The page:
Open Access Publications

Permanent URI for this collection

Open access publications by faculty, postdocs, and graduate students in the Department of Sociology and Criminal Justice.


Recent Submissions

Now showing 1 - 5 of 15
  • Item
    Strain, depression, and deviant behavior among left-behind and non-left-behind adolescents in China
    (International Sociology, 2023-04-14) Xu, Xiaohua; Sun, Ivan Y.; Wu, Yuning
    China’s massive rural to urban migration has created a vast number of left-behind children (LBC) whose parents moved to cities for work. Drawing upon data from LBC and non-left-behind children (NLBC) in three Chinese cities, this study tests the applicability of general strain theory in explaining deviant behavior among adolescents. The analysis results show that LBC status is directly related to lower involvement in deviant behavior, whereas it is also directly linked to academic difficulty and depression, leading to more deviant acts. Compared with NLBC, LBC have an overall lower risk of deviance. Male and middle school students and students experiencing parental abuse and family poverty are more inclined to express greater depression, subsequently promoting higher participation in deviance.
  • Item
    Police Officers’ Preferences for Enforcing COVID-19 Regulatory Violations: The Impact of Organizational Support, Psychological Conditions, and Public Compliance
    (Crime and Delinquency, 2023-02-20) Sun, Ivan Y.; Wu, Yuning; Shen, Shan; Kutnjak Ivkovich, Sanja; Maskaly, Jon; Neyroud, Peter
    The coronavirus has stirred a wave of studies on policing the pandemic. Nonetheless, officers’ intentions to enforce COVID-related rules and regulations remain under-researched. Drawing upon survey data from 600 police officers in a major Chinese city, this study explores the associations between organizational support, behavioral and psychological conditions, and perceived public compliance and officers’ willingness to intervene in rule violations. Organizational support in providing supervisory instructions, training, and PPE increased the likelihood of officers issuing tickets, whereas minimizing COVID-19 risks to officers reduced the probability of officers not taking any action against rule violations. Officers who perceive community residents as compliant with pandemic regulations are less likely to take no action or use more punitive sanctions of ticket/fine and detention/arrest.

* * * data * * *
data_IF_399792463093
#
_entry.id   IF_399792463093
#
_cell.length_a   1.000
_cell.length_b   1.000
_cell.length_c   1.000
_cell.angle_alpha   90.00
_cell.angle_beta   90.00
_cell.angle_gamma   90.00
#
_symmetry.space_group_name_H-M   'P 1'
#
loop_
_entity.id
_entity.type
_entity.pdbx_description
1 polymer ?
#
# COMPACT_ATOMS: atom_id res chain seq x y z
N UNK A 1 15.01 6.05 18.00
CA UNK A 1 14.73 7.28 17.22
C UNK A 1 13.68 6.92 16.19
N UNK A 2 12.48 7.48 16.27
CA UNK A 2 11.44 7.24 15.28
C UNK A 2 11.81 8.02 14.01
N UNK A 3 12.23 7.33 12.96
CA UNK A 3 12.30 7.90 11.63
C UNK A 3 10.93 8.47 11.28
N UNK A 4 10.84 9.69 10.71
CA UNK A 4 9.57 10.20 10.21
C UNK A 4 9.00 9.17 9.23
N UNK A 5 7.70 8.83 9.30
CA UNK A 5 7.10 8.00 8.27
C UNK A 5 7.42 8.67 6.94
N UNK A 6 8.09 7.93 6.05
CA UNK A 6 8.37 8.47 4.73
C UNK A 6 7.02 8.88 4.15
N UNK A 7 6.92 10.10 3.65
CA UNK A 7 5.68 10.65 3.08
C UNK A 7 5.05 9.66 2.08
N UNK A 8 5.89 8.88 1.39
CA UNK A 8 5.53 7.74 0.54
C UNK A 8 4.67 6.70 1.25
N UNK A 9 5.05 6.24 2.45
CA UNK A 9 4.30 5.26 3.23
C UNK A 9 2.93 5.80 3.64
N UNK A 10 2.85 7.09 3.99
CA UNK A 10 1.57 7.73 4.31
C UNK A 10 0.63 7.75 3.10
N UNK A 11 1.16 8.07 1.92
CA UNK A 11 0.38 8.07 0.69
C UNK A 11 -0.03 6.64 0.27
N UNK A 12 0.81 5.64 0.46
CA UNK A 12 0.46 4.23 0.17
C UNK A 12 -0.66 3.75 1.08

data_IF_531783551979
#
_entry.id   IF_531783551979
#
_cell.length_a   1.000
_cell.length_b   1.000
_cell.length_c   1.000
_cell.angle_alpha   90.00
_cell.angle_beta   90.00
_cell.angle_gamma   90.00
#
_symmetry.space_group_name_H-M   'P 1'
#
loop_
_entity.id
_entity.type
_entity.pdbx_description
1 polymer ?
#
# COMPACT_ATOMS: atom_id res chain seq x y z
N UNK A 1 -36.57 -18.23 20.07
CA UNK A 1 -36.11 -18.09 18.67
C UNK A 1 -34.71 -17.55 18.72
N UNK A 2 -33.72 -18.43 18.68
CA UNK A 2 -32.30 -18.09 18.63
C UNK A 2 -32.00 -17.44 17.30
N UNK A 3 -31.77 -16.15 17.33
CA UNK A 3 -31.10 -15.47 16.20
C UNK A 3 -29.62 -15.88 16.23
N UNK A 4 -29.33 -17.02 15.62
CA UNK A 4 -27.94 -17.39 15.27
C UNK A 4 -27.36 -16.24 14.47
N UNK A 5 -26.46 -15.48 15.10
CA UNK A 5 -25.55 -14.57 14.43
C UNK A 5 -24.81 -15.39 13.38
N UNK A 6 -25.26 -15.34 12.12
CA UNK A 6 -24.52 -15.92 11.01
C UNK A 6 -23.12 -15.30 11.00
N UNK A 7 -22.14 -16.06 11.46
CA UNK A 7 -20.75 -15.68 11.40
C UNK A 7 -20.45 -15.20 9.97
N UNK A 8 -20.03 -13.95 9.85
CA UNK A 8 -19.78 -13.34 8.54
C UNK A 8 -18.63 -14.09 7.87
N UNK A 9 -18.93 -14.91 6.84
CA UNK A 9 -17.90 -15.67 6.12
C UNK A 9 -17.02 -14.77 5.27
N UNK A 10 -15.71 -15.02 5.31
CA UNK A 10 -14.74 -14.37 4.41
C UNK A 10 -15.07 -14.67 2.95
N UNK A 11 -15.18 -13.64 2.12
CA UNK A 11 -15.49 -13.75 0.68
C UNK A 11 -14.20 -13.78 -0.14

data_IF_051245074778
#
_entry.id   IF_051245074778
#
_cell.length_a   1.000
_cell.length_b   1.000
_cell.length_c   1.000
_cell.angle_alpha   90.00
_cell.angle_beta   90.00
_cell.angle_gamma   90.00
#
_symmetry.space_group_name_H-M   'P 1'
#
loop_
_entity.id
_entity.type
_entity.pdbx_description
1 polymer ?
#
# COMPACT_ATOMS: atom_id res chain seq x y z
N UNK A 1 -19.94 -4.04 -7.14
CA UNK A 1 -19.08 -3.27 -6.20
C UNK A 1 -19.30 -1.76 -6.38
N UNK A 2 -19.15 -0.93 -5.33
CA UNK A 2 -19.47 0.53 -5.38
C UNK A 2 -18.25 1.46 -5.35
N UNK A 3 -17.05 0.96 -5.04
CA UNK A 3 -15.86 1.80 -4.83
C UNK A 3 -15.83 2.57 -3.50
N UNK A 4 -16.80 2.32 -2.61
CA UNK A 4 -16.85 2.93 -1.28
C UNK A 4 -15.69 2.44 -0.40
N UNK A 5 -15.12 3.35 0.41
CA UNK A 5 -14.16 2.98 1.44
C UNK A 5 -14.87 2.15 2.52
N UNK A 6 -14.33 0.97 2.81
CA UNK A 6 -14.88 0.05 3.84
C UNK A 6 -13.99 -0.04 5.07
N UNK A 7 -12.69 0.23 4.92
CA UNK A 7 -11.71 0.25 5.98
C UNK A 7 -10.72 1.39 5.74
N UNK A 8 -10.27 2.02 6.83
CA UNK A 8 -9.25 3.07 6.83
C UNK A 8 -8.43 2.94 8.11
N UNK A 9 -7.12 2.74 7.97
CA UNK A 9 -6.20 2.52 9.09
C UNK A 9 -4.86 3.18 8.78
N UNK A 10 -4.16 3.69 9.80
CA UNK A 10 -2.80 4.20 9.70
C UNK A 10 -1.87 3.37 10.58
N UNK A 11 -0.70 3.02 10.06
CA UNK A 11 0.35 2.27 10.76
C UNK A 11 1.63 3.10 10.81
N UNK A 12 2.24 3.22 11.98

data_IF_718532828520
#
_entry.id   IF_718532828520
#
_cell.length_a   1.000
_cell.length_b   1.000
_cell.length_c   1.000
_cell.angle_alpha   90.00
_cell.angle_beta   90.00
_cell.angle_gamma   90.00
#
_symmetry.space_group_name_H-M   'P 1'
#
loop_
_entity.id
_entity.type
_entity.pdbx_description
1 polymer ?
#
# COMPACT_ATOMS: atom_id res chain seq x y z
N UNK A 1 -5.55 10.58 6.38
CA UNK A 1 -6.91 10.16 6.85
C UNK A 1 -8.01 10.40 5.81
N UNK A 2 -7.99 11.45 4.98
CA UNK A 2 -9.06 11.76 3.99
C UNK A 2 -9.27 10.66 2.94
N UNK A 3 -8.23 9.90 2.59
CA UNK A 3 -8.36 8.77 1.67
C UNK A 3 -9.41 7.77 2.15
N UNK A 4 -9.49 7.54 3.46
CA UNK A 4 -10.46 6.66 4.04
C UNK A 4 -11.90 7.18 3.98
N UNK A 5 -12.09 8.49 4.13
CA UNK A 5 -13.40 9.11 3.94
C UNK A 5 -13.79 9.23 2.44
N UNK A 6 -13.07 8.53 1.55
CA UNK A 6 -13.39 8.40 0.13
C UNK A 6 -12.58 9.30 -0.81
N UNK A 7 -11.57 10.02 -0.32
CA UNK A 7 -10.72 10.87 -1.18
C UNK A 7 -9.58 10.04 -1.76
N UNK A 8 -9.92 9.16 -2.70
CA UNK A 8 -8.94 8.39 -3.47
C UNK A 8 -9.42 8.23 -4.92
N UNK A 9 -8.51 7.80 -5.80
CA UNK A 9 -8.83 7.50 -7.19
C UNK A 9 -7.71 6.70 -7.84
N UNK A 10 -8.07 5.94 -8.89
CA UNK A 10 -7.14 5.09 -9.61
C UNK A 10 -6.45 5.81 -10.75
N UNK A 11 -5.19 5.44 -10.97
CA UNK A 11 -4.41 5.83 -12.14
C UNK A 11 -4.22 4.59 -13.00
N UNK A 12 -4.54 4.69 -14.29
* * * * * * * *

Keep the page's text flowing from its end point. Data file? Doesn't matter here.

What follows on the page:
• Item
    “Teachers think the kids around here, don't really want to learn”: Street-identified black men and women's attitudes toward teachers and schooling
    (Sociology Compass, 2022-12-21) Payne, Yasser Arafat; Aviles, Ann M.; Yates, Nefetaria A.
    This street participatory action research project explored the reflective schooling experiences of street identified Black men and women (ages 18–35) in two small low-income neighborhoods. Secondary analysis of survey (N = 520) and interview (N = 46) data examined: (1) How are attitudes toward schooling and teachers affected by race, gender and age?; and (2) How do students utilize a street-identity as a site of resilience inside schools? Overall, street-identified study participants held positive attitudes toward schooling, but generally performed poorly in schools and had negative experiences with educators. No significance was found as a function of gender and age regarding attitudes toward schooling and attitudes toward teachers. Also, interview results, across gender and age, suggest school-related structural challenges and poor teacher-student relationships contributed to severe conflict between students and teachers; and between students. Interviewees argued some Black students internalized a street identity or became disruptive and even engaged in school violence as a protective mechanism to endure hostile schooling environments. Moreover, Street PAR is discussed as a method and intervention to improve student performance and resolve concerns between students and educators.